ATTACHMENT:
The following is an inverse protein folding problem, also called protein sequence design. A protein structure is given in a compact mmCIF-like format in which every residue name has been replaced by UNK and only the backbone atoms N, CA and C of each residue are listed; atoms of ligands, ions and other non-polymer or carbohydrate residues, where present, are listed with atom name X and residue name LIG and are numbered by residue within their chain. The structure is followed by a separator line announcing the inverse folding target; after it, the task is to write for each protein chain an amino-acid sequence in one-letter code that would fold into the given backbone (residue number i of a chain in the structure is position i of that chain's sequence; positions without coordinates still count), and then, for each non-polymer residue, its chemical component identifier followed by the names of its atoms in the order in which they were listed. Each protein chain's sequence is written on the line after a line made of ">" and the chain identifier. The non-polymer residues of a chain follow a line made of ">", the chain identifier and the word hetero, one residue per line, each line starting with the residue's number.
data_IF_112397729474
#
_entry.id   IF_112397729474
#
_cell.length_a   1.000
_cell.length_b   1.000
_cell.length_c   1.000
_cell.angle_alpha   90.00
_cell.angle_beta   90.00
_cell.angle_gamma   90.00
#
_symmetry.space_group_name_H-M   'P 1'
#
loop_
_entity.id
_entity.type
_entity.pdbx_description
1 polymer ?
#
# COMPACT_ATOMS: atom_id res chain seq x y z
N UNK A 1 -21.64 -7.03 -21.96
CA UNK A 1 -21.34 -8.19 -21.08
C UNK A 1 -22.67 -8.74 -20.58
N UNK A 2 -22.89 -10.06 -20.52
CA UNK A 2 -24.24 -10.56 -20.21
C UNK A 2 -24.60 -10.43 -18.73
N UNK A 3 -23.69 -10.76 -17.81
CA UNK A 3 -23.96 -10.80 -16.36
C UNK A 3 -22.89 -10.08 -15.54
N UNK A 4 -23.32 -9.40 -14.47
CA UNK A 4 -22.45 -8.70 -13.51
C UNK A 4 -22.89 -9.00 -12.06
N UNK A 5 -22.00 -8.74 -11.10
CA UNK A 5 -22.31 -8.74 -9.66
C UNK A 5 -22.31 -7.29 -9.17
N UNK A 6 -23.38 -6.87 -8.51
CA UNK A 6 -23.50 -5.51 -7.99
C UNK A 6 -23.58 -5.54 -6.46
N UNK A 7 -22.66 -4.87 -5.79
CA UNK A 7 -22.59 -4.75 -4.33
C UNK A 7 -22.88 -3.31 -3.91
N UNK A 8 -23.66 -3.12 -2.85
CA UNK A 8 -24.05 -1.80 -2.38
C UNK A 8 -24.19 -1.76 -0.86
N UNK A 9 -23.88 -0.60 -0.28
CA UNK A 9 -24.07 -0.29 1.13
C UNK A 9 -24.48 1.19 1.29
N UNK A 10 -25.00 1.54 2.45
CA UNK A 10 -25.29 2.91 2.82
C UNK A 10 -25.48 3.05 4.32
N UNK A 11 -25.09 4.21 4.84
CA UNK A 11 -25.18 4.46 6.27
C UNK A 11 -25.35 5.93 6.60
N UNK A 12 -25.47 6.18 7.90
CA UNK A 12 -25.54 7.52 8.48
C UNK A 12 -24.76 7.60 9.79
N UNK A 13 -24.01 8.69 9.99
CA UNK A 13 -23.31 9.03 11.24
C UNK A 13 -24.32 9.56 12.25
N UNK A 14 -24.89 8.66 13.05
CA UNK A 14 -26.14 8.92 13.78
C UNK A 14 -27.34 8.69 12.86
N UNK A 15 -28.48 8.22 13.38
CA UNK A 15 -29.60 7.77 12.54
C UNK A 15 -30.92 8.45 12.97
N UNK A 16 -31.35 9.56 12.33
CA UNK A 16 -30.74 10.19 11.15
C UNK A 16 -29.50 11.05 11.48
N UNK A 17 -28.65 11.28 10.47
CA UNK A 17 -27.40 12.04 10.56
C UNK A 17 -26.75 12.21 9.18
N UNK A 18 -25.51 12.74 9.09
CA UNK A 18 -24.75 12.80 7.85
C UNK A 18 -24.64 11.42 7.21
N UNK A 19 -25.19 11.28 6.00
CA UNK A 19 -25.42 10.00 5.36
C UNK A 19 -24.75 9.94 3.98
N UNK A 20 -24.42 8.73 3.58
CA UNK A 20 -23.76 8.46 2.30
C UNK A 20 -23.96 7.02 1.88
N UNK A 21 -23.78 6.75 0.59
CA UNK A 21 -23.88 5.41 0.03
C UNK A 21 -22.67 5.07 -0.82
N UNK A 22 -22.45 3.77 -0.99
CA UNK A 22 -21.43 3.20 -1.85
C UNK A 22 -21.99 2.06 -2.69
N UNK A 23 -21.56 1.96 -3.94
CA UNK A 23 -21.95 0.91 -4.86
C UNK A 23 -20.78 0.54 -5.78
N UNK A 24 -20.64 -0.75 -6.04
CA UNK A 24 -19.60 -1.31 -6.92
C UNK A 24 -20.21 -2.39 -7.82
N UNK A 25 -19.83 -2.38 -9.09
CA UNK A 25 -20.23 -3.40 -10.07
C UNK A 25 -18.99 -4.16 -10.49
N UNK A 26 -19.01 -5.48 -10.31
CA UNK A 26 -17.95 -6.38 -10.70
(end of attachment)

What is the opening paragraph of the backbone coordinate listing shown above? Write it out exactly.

The following is an inverse protein folding problem, also called protein sequence design. A protein structure is given in a compact mmCIF-like format in which every residue name has been replaced by UNK and only the backbone atoms N, CA and C of each residue are listed; atoms of ligands, ions and other non-polymer or carbohydrate residues, where present, are listed with atom name X and residue name LIG and are numbered by residue within their chain. The structure is followed by a separator line announcing the inverse folding target; after it, the task is to write for each protein chain an amino-acid sequence in one-letter code that would fold into the given backbone (residue number i of a chain in the structure is position i of that chain's sequence; positions without coordinates still count), and then, for each non-polymer residue, its chemical component identifier followed by the names of its atoms in the order in which they were listed. Each protein chain's sequence is written on the line after a line made of ">" and the chain identifier. The non-polymer residues of a chain follow a line made of ">", the chain identifier and the word hetero, one residue per line, each line starting with the residue's number.